The recent emergence of a pathogenic new non-01 serotype (O139) of Vibrio cholerae has led to numerous studies in an attempt to identify the origins of this new strain. Our studies indicate that O139 strains have clear differences in the surface polysaccharides when compared with O1 strains: the lipopolysaccharide can be described as semirough. Southern hybridization with the O1 rfb region demonstrates that O139 strains no longer contain any of the rfb genes required for the synthesis of the O1 O-antigen or its modification and also lack at least 6 kb of additional contiguous DNA. However, O139 strains have retained rfaD and have a single open reading frame closely related to three small open reading frames of the O1 rfb region. This region is closely related to the H-repeat of Escherichia coli and to the transposases of a number of insertion sequence elements and has all the features of an insertion sequence element that has been designated VcIS1. Transposon insertion mutants defective in O139 O-antigen (and capsule) biosynthesis map to the same fragment as VcIS1. Preliminary sequence data of complementing clones indicate that this DNA encodes a galactosyl-transferase and other enzymes for the utilization of galactose in polysaccharide biosynthesis. We propose a mechanism by which both the Ogawa serotype of O1 strains and the O139 serotype strains may have evolved.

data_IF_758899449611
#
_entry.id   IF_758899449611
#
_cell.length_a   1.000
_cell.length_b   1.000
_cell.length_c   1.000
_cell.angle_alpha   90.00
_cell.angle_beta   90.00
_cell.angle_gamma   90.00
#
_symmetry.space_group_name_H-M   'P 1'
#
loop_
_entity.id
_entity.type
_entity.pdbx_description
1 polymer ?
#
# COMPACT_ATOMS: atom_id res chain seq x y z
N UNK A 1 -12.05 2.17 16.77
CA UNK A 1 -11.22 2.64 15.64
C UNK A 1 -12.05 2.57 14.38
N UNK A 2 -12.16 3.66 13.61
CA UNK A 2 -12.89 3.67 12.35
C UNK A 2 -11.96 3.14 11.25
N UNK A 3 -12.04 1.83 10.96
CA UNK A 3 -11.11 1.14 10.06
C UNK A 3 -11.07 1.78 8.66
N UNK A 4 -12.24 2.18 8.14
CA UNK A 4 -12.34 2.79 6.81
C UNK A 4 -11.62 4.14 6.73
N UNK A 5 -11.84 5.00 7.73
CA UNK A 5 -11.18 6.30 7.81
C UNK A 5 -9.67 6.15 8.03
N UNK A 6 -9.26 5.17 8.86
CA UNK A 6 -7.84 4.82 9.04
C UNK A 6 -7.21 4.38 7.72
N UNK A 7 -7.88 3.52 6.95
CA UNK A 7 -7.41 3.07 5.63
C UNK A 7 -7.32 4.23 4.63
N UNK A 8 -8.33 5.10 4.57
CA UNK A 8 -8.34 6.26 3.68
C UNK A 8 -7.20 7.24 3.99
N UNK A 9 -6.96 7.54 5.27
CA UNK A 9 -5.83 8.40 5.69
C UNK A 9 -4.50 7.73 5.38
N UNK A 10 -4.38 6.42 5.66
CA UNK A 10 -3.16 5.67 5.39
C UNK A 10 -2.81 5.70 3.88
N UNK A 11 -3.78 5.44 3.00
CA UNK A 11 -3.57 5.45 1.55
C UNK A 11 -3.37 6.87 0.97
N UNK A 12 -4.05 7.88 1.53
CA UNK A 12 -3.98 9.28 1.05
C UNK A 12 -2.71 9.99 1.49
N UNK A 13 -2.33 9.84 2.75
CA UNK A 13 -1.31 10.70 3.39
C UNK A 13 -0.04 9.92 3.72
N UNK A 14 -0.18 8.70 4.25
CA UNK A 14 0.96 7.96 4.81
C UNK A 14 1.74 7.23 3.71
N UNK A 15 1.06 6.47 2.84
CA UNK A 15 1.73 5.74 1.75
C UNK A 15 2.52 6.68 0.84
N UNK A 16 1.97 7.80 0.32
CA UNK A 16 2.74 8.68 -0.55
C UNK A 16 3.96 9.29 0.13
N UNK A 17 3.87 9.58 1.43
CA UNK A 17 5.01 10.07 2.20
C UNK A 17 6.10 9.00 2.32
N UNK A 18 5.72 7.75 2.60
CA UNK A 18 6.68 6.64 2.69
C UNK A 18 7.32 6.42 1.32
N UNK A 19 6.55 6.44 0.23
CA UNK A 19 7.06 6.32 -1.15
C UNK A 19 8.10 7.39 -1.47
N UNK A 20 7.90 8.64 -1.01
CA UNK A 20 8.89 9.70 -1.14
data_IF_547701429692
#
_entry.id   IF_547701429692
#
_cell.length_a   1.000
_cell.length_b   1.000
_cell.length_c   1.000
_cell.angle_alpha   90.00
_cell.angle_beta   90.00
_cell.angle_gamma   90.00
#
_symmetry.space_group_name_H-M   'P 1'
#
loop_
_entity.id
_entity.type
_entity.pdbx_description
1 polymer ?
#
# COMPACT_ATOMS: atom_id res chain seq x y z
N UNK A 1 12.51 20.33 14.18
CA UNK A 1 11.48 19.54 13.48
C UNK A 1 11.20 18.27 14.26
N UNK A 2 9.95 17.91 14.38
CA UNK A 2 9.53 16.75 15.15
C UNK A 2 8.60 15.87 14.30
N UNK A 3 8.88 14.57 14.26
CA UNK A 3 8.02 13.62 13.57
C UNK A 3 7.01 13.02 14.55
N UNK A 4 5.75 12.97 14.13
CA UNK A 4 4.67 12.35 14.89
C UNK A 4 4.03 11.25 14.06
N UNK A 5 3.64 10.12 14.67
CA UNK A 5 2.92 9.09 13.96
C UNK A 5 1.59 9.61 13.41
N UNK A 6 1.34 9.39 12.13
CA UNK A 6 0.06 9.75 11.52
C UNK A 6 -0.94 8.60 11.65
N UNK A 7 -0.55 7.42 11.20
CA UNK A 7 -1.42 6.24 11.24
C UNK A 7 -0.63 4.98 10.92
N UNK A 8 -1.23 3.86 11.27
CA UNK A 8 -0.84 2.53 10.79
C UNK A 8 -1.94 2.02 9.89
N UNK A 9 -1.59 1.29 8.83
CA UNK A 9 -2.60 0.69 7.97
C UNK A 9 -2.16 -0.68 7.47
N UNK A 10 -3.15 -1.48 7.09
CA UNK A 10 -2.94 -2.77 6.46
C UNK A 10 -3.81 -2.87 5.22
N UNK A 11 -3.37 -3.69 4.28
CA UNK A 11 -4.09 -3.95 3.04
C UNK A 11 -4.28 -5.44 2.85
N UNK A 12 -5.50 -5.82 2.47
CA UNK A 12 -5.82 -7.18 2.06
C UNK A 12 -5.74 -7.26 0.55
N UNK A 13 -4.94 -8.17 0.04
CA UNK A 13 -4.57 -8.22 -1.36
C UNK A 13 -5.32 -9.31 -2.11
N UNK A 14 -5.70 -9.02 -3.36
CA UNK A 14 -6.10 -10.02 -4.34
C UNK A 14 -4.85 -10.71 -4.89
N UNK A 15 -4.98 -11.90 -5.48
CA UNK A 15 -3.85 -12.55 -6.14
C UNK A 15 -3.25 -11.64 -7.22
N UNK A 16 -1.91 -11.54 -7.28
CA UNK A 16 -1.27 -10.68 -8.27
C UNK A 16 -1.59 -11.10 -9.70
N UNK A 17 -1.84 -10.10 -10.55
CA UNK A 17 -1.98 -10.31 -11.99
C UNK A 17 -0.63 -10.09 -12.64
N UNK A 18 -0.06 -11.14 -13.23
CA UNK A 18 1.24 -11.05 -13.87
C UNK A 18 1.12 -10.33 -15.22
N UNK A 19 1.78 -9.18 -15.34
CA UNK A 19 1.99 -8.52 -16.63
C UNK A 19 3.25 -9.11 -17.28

|Number of pages||5|
|Journal||Proceedings of the National Academy of Sciences of the United States of America|
|Publication status||Published - 24 Oct 1995|
- chromosomal rearrangements
- H- repeat
- insertion sequences